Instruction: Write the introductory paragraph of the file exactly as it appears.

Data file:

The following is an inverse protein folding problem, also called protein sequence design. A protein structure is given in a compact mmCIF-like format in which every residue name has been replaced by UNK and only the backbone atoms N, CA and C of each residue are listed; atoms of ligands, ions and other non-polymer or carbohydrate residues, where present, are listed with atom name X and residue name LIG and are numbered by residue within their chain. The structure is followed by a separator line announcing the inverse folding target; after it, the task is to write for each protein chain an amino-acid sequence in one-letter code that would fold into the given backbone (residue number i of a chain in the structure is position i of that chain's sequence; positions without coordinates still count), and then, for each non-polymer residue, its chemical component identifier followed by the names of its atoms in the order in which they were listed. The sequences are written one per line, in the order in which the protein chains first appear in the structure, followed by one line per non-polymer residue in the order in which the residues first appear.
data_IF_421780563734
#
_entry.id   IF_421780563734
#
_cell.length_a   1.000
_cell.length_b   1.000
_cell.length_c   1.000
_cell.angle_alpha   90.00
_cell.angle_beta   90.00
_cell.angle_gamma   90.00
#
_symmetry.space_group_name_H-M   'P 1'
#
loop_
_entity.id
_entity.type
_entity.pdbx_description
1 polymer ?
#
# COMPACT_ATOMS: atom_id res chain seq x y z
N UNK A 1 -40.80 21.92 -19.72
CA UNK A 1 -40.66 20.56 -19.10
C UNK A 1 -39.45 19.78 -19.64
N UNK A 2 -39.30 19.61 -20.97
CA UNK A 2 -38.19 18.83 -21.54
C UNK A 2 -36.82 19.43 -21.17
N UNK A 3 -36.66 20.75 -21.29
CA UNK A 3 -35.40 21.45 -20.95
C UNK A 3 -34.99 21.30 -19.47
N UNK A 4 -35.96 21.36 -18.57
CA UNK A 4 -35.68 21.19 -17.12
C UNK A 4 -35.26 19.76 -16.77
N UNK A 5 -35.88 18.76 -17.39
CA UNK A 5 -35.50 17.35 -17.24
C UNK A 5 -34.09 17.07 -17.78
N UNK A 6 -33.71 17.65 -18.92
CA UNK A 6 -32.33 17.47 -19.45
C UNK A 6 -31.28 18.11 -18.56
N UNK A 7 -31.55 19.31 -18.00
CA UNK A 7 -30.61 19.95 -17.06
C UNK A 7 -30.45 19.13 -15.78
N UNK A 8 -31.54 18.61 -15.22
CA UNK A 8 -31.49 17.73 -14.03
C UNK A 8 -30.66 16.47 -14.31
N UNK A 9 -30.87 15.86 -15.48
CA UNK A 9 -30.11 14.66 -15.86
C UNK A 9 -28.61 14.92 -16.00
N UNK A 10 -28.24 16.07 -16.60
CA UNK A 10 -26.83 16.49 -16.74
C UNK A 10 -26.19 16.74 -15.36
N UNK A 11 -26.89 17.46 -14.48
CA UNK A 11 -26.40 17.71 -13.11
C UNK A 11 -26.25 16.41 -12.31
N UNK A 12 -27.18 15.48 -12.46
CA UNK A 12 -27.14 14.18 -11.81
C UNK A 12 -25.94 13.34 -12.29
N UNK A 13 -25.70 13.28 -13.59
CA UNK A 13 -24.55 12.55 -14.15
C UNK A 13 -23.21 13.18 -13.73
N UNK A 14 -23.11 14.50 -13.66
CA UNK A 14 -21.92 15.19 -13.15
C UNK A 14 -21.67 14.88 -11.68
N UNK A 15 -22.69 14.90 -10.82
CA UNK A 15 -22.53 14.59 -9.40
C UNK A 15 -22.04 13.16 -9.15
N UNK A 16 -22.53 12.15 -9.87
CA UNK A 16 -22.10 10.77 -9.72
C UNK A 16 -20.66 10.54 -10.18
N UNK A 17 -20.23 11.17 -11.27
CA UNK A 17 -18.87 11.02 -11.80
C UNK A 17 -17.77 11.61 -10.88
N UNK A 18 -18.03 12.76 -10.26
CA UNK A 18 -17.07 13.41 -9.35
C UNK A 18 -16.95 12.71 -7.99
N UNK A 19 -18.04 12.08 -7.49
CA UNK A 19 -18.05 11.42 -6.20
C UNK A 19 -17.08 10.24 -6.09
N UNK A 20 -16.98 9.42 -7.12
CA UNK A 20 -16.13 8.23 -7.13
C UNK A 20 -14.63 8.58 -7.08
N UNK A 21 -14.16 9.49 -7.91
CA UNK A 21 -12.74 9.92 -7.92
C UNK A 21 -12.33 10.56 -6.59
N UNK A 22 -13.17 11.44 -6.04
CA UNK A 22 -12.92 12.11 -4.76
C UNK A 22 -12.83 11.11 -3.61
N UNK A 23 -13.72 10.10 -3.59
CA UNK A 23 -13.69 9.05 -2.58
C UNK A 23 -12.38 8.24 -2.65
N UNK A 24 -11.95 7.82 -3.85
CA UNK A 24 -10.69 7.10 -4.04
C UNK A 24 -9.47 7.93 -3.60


The following is an inverse protein folding problem, also called protein sequence design. A protein structure is given in a compact mmCIF-like format in which every residue name has been replaced by UNK and only the backbone atoms N, CA and C of each residue are listed; atoms of ligands, ions and other non-polymer or carbohydrate residues, where present, are listed with atom name X and residue name LIG and are numbered by residue within their chain. The structure is followed by a separator line announcing the inverse folding target; after it, the task is to write for each protein chain an amino-acid sequence in one-letter code that would fold into the given backbone (residue number i of a chain in the structure is position i of that chain's sequence; positions without coordinates still count), and then, for each non-polymer residue, its chemical component identifier followed by the names of its atoms in the order in which they were listed. The sequences are written one per line, in the order in which the protein chains first appear in the structure, followed by one line per non-polymer residue in the order in which the residues first appear.